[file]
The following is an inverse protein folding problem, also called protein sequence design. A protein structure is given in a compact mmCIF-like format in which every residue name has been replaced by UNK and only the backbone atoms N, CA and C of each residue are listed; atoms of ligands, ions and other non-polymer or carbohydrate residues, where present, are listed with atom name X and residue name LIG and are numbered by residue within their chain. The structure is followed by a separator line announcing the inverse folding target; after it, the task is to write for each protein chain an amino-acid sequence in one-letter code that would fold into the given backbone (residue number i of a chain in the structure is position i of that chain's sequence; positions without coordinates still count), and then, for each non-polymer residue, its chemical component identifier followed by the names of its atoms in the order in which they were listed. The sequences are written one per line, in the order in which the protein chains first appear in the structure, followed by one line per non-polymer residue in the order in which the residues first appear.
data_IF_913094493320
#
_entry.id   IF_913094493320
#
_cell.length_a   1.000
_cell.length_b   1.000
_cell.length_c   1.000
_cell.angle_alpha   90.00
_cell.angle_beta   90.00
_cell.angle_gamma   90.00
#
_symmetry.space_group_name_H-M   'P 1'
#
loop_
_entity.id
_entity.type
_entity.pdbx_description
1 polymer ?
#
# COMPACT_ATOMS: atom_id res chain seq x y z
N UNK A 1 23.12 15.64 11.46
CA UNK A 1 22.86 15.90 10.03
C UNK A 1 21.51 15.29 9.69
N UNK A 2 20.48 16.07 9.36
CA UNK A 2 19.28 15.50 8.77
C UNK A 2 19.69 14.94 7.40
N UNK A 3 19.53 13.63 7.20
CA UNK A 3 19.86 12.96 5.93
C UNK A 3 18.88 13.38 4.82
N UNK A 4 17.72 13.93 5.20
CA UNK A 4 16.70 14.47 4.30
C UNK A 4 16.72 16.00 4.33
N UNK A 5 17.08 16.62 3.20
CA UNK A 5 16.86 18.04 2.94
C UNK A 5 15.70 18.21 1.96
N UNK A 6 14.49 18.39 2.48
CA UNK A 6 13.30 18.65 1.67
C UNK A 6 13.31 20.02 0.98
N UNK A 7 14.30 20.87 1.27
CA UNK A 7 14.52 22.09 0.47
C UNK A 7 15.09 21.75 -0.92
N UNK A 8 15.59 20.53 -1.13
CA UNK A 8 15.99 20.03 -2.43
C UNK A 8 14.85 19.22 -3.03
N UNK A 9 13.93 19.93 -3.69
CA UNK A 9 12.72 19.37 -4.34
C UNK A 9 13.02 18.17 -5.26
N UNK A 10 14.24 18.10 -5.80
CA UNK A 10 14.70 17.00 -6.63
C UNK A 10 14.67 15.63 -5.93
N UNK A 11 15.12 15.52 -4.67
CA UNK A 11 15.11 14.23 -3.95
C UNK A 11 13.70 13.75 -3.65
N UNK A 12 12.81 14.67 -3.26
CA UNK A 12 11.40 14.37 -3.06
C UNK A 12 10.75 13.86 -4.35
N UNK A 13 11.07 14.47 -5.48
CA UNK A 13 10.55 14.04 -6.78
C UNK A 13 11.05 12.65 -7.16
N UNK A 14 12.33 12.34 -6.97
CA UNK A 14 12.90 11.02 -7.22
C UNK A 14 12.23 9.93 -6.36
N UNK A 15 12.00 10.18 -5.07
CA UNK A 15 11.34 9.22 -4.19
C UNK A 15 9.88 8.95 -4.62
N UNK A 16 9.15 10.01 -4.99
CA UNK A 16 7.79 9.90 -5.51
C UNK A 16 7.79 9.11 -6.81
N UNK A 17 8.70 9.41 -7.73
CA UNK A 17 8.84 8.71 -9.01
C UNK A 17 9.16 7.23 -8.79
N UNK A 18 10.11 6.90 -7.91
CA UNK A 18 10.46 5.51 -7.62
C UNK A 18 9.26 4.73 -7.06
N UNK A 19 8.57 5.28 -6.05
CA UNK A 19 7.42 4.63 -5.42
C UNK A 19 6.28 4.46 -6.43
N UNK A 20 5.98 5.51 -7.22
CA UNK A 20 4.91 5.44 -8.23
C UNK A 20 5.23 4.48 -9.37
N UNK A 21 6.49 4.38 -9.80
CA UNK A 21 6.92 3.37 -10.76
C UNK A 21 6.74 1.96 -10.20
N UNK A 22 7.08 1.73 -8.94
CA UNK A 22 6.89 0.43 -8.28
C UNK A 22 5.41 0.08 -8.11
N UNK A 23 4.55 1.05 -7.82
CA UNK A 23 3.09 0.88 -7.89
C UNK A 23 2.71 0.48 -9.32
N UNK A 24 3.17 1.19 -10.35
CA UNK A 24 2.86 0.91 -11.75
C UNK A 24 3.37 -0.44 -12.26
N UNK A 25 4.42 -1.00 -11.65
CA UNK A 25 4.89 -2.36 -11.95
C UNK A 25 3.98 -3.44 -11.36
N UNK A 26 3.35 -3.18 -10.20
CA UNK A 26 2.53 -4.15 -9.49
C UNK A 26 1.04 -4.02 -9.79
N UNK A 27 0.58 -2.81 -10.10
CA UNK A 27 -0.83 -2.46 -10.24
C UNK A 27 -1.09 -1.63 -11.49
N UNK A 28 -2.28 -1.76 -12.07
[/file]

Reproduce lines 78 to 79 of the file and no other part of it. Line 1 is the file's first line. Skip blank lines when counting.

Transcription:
C UNK A 19 6.28 4.46 -6.43
N UNK A 20 5.98 5.51 -7.22